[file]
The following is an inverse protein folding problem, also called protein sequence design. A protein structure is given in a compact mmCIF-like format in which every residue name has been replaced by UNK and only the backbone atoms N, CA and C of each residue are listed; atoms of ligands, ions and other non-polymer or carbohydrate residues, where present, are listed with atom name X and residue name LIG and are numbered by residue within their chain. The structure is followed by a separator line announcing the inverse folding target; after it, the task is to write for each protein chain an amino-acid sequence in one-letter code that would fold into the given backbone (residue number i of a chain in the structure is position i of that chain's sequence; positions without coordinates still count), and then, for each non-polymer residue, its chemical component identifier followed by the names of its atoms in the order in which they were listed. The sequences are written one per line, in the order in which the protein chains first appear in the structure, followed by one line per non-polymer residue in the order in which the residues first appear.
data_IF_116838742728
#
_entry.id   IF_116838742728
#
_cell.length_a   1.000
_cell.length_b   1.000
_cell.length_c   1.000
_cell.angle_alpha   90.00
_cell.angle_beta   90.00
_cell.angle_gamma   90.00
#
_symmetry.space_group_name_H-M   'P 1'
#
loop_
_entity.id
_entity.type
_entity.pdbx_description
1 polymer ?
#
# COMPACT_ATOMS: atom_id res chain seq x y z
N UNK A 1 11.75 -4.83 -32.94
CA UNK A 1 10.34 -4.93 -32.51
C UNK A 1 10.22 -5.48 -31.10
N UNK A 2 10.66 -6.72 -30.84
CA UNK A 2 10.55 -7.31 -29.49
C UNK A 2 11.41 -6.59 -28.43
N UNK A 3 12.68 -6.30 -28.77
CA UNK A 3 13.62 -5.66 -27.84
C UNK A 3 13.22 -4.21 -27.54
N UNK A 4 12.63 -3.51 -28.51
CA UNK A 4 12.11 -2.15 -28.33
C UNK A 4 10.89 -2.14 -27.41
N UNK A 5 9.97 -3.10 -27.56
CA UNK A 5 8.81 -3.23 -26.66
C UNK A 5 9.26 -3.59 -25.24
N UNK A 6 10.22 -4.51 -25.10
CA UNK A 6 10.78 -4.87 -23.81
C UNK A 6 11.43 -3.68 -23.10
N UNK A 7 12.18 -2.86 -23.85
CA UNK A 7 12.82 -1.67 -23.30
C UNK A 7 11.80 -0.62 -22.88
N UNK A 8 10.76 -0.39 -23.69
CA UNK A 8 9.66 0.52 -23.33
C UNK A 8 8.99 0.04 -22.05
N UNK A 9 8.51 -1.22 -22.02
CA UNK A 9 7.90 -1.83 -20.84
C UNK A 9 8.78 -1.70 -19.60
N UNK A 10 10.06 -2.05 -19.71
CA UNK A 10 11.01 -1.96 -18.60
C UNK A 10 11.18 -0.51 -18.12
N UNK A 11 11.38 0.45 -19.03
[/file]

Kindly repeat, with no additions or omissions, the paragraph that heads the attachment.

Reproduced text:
The following is an inverse protein folding problem, also called protein sequence design. A protein structure is given in a compact mmCIF-like format in which every residue name has been replaced by UNK and only the backbone atoms N, CA and C of each residue are listed; atoms of ligands, ions and other non-polymer or carbohydrate residues, where present, are listed with atom name X and residue name LIG and are numbered by residue within their chain. The structure is followed by a separator line announcing the inverse folding target; after it, the task is to write for each protein chain an amino-acid sequence in one-letter code that would fold into the given backbone (residue number i of a chain in the structure is position i of that chain's sequence; positions without coordinates still count), and then, for each non-polymer residue, its chemical component identifier followed by the names of its atoms in the order in which they were listed. The sequences are written one per line, in the order in which the protein chains first appear in the structure, followed by one line per non-polymer residue in the order in which the residues first appear.